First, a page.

Potential future innovations within the printing industry3 min read
The printing industry might not be a sector which most people associate with having futuristic innovations on the horizon including artificial intelligence, robotics, and defence; however, the printing industry is close to having a number of cutting edge applications using all of these technologies.
To highlight the potential within the industry, we are going to look at what the most likely advancements will be and how they will impact business and consumers in the UK and further afield.
Continued development in 3D printing
The development of 3D printing has gone from strength to strength in recent years as the technology has been used by businesses and consumers for a plethora of uses.
Airlines no longer have to rely on long supply chains to get hold of certain parts for aeroplanes as they can simply print parts using specialised 3D printers, while businesses in the far east are now able to print mechanical parts of their own and sell to locals for a fraction of the price of the same parts which had to be imported from overseas.
The technology has liberated vast numbers of businesses and people from a number of pain points while offering solutions to some of the biggest issues facing the planet, such as health care, national security and sustainability.
People are now having prosthetic limbs printed to such finely bespoke measurements, that they get more movement and agility out of their new limbs than ever imagined, while organs are being printed using the cells of the person needing them, meaning the threat of rejection is lower than a new organ from somebody else.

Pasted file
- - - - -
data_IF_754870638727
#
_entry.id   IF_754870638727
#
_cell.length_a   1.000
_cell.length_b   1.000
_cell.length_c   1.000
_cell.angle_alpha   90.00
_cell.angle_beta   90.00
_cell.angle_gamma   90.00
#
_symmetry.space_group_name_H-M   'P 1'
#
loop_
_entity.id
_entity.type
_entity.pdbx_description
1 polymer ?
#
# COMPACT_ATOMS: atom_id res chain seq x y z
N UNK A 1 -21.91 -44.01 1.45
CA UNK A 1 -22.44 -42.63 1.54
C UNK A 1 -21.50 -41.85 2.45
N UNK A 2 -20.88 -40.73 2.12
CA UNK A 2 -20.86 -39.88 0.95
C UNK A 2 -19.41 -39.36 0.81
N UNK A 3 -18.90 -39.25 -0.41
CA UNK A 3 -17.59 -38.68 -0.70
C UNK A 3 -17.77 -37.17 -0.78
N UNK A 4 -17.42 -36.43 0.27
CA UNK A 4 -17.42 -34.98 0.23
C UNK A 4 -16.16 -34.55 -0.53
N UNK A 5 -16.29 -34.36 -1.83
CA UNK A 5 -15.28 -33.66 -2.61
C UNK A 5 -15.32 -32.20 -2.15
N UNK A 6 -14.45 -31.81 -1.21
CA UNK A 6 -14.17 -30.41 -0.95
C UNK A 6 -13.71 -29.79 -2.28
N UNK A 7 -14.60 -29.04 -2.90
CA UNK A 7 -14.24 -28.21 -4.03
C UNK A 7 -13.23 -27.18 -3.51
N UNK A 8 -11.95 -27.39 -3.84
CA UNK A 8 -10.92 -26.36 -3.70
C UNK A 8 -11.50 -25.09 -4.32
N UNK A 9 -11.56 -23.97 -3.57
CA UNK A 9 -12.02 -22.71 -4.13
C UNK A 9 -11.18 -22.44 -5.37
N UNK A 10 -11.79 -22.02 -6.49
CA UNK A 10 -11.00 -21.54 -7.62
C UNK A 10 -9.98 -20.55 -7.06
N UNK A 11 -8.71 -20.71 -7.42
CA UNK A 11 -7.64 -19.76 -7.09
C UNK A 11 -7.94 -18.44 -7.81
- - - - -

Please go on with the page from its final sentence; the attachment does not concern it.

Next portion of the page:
Artificial intelligence and voice control
AI is one of the biggest buzzwords across most industries dealing with technology, and the printing sector is no different. One application of the technology may include voice-controlled smart assistants in warehouses and when dealing with printing machinery.
For example, imagine if a commercial printing machine had a voice like Siri, but it was much much smarter and was totally focused on providing assistance and help with print jobs and changes that may need to be made during a print run.
A technician could simply ask the machine to make the front cover of a magazine slightly darker or lighter while getting ongoing diagnostics, ink information and more, during a vocal conversation with the machine.
While the T-1000 scared the living daylights out of people in ‘Terminator 2’, the reality of robots taking over the world, for the time being, is extremely slim. That is mainly due to the fact that most robots are designed to perform extremely specific tasks such as moving collateral or transporting goods.
Within the printing industry, robots may become more and more popular in warehouses, replacing drivers in forklifts, as the use of such robots in an Amazon warehouse is highlighted here.
A realistic future?
Though all of these predictions sound far fetched, the reality is that many of the applications and technologies already exist and are actually even further ahead in labs and testing facilities.
Slowly but surely, ‘Tomorrow’s World’ is becoming a reality today, even within an industry that many people would associate with nothing more than paper and ink.